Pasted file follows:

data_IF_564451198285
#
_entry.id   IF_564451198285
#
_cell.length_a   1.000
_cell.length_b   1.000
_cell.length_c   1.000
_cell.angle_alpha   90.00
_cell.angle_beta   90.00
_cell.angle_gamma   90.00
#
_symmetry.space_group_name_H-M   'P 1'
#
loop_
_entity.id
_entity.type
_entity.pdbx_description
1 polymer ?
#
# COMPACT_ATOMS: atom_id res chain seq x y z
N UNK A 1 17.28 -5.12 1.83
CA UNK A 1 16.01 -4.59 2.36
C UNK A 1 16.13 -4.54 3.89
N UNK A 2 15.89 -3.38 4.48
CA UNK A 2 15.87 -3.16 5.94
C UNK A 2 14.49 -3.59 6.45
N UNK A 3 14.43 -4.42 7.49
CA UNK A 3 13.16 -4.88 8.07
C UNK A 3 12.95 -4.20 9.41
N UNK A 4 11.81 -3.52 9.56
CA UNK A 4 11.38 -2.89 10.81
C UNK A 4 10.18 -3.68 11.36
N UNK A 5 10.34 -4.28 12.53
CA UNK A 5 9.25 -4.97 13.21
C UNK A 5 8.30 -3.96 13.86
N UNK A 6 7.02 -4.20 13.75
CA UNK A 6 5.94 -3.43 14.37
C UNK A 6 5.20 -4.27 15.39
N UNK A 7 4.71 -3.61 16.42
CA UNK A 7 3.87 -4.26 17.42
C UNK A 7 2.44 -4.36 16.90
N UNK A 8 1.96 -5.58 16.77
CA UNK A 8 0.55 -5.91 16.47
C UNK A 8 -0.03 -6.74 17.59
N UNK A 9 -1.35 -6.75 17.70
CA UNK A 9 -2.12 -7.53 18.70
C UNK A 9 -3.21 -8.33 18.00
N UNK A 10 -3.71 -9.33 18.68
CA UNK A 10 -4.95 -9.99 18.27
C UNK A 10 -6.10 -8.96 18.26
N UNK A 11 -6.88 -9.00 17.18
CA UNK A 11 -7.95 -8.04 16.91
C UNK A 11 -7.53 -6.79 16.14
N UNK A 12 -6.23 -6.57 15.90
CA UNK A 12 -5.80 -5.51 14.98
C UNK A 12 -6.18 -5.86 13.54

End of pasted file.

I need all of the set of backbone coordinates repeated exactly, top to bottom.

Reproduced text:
data_IF_564451198285
#
_entry.id   IF_564451198285
#
_cell.length_a   1.000
_cell.length_b   1.000
_cell.length_c   1.000
_cell.angle_alpha   90.00
_cell.angle_beta   90.00
_cell.angle_gamma   90.00
#
_symmetry.space_group_name_H-M   'P 1'
#
loop_
_entity.id
_entity.type
_entity.pdbx_description
1 polymer ?
#
# COMPACT_ATOMS: atom_id res chain seq x y z
N UNK A 1 17.28 -5.12 1.83
CA UNK A 1 16.01 -4.59 2.36
C UNK A 1 16.13 -4.54 3.89
N UNK A 2 15.89 -3.38 4.48
CA UNK A 2 15.87 -3.16 5.94
C UNK A 2 14.49 -3.59 6.45
N UNK A 3 14.43 -4.42 7.49
CA UNK A 3 13.16 -4.88 8.07
C UNK A 3 12.95 -4.20 9.41
N UNK A 4 11.81 -3.52 9.56
CA UNK A 4 11.38 -2.89 10.81
C UNK A 4 10.18 -3.68 11.36
N UNK A 5 10.34 -4.28 12.53
CA UNK A 5 9.25 -4.97 13.21
C UNK A 5 8.30 -3.96 13.86
N UNK A 6 7.02 -4.20 13.75
CA UNK A 6 5.94 -3.43 14.37
C UNK A 6 5.20 -4.27 15.39
N UNK A 7 4.71 -3.61 16.42
CA UNK A 7 3.87 -4.26 17.42
C UNK A 7 2.44 -4.36 16.90
N UNK A 8 1.96 -5.58 16.77
CA UNK A 8 0.55 -5.91 16.47
C UNK A 8 -0.03 -6.74 17.59
N UNK A 9 -1.35 -6.75 17.70
CA UNK A 9 -2.12 -7.53 18.70
C UNK A 9 -3.21 -8.33 18.00
N UNK A 10 -3.71 -9.33 18.68
CA UNK A 10 -4.95 -9.99 18.27
C UNK A 10 -6.10 -8.96 18.26
N UNK A 11 -6.88 -9.00 17.18
CA UNK A 11 -7.95 -8.04 16.91
C UNK A 11 -7.53 -6.79 16.14
N UNK A 12 -6.23 -6.57 15.90
CA UNK A 12 -5.80 -5.51 14.98
C UNK A 12 -6.18 -5.86 13.54